Rolling the rock into position
When we had the rock moved to site by helicopter last year it was impossible for the stone to be dropped exactly where we needed it. Because of the steepness of the slope and the presence of a large Sycamore tree many of the bags had to be dropped away from the area where we need to work.
The rock on site and ready to use
Our first job was to roll several tonnes of rock down, and across, the hill to where we needed it for the path repairs.
Lower section (before)
The main part of the job is to divert the footpath around an area that was badly damaged by a landslip during the Storm Desmond flooding. The original path-line skirts around the fellside a few metres below where we're working.
Lower section (after)
During the landslip that washed away the path, a large area of bedrock was exposed that proved difficult for many people to navigate. Because of this, numerous new paths were created and vegetation was being lost rapidly as water flowed through these newly trodden routes.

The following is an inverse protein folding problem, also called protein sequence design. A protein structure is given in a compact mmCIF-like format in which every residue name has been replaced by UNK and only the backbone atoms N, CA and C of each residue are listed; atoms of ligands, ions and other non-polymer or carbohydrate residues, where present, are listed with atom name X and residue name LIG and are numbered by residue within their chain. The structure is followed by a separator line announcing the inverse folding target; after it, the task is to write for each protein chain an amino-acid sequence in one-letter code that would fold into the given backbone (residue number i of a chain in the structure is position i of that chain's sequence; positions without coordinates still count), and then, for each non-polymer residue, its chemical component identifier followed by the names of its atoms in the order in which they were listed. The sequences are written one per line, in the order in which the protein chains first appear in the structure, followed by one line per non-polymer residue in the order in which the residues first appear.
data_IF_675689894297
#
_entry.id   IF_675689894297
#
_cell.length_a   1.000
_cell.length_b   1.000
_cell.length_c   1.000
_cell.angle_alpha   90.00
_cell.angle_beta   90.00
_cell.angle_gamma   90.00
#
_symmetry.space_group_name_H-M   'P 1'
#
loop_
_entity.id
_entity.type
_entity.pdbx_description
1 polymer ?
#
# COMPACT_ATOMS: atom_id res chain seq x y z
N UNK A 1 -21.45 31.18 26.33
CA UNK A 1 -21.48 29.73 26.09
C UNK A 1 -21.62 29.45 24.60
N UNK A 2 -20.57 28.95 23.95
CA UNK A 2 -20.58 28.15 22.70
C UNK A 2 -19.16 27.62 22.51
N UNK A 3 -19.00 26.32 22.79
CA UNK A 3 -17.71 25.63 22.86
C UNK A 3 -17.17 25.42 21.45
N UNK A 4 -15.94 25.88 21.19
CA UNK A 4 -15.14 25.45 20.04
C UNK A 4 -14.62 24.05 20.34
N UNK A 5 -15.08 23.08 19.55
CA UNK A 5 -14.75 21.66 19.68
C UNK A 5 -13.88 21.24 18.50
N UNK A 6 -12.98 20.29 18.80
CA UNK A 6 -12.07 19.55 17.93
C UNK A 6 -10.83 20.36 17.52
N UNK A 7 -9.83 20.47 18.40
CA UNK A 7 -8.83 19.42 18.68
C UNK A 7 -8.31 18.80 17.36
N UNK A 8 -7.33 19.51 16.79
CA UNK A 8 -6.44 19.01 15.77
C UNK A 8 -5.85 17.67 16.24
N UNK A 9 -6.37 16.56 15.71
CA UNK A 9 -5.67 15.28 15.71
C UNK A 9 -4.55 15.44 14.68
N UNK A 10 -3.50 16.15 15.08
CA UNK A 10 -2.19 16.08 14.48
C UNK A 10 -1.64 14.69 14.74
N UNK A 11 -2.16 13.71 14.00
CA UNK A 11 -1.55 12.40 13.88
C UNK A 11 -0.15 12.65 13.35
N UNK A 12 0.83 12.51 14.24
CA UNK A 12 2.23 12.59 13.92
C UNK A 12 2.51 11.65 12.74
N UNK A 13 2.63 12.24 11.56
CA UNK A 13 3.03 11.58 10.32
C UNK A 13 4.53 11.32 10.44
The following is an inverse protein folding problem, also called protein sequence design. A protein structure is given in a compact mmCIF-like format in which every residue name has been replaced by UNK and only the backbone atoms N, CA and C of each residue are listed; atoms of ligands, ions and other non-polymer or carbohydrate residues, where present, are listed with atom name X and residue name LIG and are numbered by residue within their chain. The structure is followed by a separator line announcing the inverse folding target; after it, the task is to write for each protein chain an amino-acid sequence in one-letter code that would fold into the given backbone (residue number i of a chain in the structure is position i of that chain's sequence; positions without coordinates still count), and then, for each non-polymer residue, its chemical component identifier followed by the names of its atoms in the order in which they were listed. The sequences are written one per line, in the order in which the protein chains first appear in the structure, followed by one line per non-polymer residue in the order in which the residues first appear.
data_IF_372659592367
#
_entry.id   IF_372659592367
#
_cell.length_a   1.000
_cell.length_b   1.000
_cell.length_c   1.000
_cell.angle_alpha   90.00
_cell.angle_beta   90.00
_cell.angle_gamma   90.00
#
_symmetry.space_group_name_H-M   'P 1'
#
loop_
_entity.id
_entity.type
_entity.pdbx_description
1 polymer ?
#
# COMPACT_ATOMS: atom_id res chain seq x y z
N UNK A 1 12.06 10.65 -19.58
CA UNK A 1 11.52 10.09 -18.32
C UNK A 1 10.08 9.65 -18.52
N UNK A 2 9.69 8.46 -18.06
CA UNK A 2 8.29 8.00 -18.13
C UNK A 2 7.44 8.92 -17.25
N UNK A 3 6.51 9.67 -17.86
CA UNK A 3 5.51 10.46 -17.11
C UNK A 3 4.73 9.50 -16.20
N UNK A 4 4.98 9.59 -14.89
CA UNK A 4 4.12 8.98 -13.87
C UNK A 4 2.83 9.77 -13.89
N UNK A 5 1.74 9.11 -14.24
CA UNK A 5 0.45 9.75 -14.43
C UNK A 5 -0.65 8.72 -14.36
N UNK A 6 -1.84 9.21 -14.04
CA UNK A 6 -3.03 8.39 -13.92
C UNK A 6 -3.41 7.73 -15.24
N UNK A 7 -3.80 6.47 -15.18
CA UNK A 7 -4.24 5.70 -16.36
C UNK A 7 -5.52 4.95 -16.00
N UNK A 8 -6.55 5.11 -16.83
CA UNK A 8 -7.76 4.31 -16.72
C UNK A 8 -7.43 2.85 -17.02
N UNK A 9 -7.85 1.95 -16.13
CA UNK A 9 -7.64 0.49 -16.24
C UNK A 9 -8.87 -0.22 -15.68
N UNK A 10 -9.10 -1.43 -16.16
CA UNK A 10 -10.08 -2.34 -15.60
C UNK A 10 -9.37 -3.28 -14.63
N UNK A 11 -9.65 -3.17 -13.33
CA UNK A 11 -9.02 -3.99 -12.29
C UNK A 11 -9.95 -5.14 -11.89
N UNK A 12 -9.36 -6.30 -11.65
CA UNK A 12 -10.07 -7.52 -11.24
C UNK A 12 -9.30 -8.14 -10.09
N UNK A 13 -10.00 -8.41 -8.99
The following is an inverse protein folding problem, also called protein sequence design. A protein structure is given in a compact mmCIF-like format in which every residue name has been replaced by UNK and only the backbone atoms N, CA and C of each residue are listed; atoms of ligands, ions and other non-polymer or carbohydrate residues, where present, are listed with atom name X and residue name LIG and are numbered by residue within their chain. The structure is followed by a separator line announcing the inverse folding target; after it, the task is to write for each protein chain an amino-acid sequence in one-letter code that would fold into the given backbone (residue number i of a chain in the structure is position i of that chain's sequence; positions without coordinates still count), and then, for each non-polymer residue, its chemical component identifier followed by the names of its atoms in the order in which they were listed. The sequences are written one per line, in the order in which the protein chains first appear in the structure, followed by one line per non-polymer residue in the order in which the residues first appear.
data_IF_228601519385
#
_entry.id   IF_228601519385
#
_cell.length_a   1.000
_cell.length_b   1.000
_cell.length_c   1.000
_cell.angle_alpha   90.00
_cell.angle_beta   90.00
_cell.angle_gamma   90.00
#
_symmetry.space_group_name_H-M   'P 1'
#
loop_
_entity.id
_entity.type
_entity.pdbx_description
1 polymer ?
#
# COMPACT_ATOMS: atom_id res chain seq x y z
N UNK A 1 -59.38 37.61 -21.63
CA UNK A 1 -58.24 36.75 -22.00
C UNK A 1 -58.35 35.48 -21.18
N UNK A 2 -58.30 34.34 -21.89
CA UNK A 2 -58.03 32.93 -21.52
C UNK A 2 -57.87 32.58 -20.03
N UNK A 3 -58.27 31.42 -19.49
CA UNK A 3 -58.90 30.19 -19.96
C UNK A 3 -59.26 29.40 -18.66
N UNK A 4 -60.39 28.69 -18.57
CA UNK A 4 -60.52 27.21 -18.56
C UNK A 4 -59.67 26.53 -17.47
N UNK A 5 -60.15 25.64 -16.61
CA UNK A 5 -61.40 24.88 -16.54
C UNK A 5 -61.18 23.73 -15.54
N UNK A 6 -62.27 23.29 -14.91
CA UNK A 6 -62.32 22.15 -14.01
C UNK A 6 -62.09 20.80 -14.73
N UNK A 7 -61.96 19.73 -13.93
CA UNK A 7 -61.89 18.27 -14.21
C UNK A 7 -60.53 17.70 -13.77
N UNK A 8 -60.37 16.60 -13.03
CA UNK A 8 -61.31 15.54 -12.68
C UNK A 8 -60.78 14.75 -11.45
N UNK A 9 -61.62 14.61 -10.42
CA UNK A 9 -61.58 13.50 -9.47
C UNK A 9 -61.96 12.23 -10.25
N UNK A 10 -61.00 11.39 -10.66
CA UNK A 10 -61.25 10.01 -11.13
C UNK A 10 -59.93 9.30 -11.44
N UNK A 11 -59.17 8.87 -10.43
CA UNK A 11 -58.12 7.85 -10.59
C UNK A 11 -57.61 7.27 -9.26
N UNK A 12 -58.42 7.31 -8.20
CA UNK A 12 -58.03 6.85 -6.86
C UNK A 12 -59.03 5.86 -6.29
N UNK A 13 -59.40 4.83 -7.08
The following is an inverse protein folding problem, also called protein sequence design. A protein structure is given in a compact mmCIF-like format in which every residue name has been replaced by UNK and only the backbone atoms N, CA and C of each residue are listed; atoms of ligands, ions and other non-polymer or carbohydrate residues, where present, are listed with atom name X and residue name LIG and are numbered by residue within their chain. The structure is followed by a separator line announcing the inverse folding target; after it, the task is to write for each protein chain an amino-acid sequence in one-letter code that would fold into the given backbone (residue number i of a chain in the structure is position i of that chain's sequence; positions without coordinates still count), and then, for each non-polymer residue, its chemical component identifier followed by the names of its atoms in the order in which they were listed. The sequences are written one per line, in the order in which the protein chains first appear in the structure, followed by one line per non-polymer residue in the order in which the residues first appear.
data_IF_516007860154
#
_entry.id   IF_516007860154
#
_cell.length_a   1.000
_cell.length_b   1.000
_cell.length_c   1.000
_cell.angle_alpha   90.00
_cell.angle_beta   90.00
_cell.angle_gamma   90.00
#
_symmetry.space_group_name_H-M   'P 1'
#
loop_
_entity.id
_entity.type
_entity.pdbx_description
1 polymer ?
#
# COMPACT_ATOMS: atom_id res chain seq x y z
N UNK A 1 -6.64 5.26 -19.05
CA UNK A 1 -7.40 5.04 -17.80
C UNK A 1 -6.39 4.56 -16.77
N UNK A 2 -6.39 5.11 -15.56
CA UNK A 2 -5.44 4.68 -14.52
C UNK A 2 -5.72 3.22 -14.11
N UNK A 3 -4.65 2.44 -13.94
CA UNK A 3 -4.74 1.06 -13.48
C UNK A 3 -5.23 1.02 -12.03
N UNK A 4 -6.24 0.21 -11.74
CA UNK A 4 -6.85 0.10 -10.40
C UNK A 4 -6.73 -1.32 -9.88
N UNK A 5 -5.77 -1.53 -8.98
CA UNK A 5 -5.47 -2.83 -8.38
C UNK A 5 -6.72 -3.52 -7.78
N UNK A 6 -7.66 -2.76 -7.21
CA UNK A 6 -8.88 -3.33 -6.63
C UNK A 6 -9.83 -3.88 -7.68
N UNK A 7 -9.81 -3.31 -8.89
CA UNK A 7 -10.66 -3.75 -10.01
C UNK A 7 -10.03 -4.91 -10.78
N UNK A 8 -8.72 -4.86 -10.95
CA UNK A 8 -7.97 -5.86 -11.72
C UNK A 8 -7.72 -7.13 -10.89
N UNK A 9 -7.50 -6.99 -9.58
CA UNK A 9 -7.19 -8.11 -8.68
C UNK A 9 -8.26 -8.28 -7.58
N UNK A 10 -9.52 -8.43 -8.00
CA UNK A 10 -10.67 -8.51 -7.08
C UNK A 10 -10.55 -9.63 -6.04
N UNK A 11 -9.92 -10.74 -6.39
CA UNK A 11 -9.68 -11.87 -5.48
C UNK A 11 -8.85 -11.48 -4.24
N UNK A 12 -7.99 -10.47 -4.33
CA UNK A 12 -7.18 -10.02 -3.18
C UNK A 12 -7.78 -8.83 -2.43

Bedrock section (before)
You can see the new line of the path going up and around the area of exposed bedrock in the photographs above and below.
Bedrock section (after)
Much of the area is quite boggy, due to the hard ground and bedrock just below the surface (which caused the landslip as the overlying saturated ground washed away), so we've incorporated plenty of drainage to help keep water off the new path.
Working on the middle section
We're also making use of a large gully that has been created by both water and walking boots, by diverting the path around on to an alternative route and turning the gully into a large drainage channel to help remove water from the area.
Top section (before)
Due to the hardness of the ground and having to spend several days moving rock around the site, the job is progressing slightly more slowly than we'd have hoped. But once completed, the new path will make a real difference. We'll be able to remove several old paths, improve the drainage of the area, re-vegetate areas that have been worn down to the soil and make it much easier and safer for people out enjoying the fells.
Top section (after)